• conditions and time of transporting a sample to the laboratory

Failure to meet the specified requirements may result in a false negative result, which may have an impact on patients’ treatment (Wozniak-Kosek and Brydak 2013; Romanowska and Brydak 2007). The optimal time for the sample collection is within 4–5 days, when symptoms are the strongest. The material could be a swab from the nose or throat, nasopharyngeal washes, aspirates from the nasopharynx, or the cerebrospinal fluid (Nitsch-Osuch et al. 2013; Wozniak-Kosek and Brydak 2013). Each sample taken from a patient and sent to the laboratory included information about the patient’s age, gender, influenza vaccination, the anti-viral medicines taken, the onset of symptoms, and the date of material collection.

3 Results and Discussion

Of the 210 samples obtained from physicians participating in the I-MOVE project, detection of respiratory viral genetic material was successful in 152 cases (72.4 %). Other pathogens responsible for respiratory tract infections, in addition to bacteria and viruses, were fungi and parasites. Figure 1 presents the percentage of viruses detected in clinical specimens.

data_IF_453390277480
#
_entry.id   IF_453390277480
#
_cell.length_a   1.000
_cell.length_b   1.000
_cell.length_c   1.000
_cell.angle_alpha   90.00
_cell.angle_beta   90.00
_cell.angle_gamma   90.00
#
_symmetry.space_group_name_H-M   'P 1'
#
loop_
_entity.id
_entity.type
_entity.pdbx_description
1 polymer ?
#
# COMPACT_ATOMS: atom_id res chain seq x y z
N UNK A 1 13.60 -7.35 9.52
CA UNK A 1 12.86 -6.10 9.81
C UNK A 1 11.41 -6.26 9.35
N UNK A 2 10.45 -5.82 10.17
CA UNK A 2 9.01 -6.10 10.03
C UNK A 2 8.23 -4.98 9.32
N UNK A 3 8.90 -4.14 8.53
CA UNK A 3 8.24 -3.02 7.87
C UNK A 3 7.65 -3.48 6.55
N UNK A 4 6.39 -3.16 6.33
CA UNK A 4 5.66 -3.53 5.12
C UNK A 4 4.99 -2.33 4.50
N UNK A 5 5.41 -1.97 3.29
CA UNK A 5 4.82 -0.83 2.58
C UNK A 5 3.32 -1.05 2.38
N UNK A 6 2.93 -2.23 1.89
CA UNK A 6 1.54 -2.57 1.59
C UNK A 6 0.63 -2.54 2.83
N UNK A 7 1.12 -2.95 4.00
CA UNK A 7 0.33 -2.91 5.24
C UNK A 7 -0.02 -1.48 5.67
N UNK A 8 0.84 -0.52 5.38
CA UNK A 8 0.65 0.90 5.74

Fig. 1

Infections caused by influenza and influenza-like viruses causing respiratory disease in Poland in 2010–2011 epidemic season; investigated within the I-MOVE project

The results show that influenza and other respiratory viruses are a major clinical, virological, and epidemiological problem. In the samples from the epidemic season of 2010–2011 in the I-MOVE project, the presence of the genetic material of influenza virus type A and B was detected in 81 cases, which represented 38.6 % of all samples investigated; the share held by the influenza virus type A/H1N1/pdm09 is shown in Fig. 2. In the remaining 71 positive samples, i.e., 33.8 %, the following respiratory viruses were detected: Human parainfluenza virus type 1–4, Human respiratory syncytia virus type A and B, Human coronavirus 229E/NL63 and OC43, Human rhinovirus type A, B, and C, Human enterovirus, and Human adenovirus.
Fig. 2

Infections caused by influenza A non-subtype and influenza A/H1N1/pdm09 in Poland in 2010–2011 epidemic season; investigated within the I-MOVE project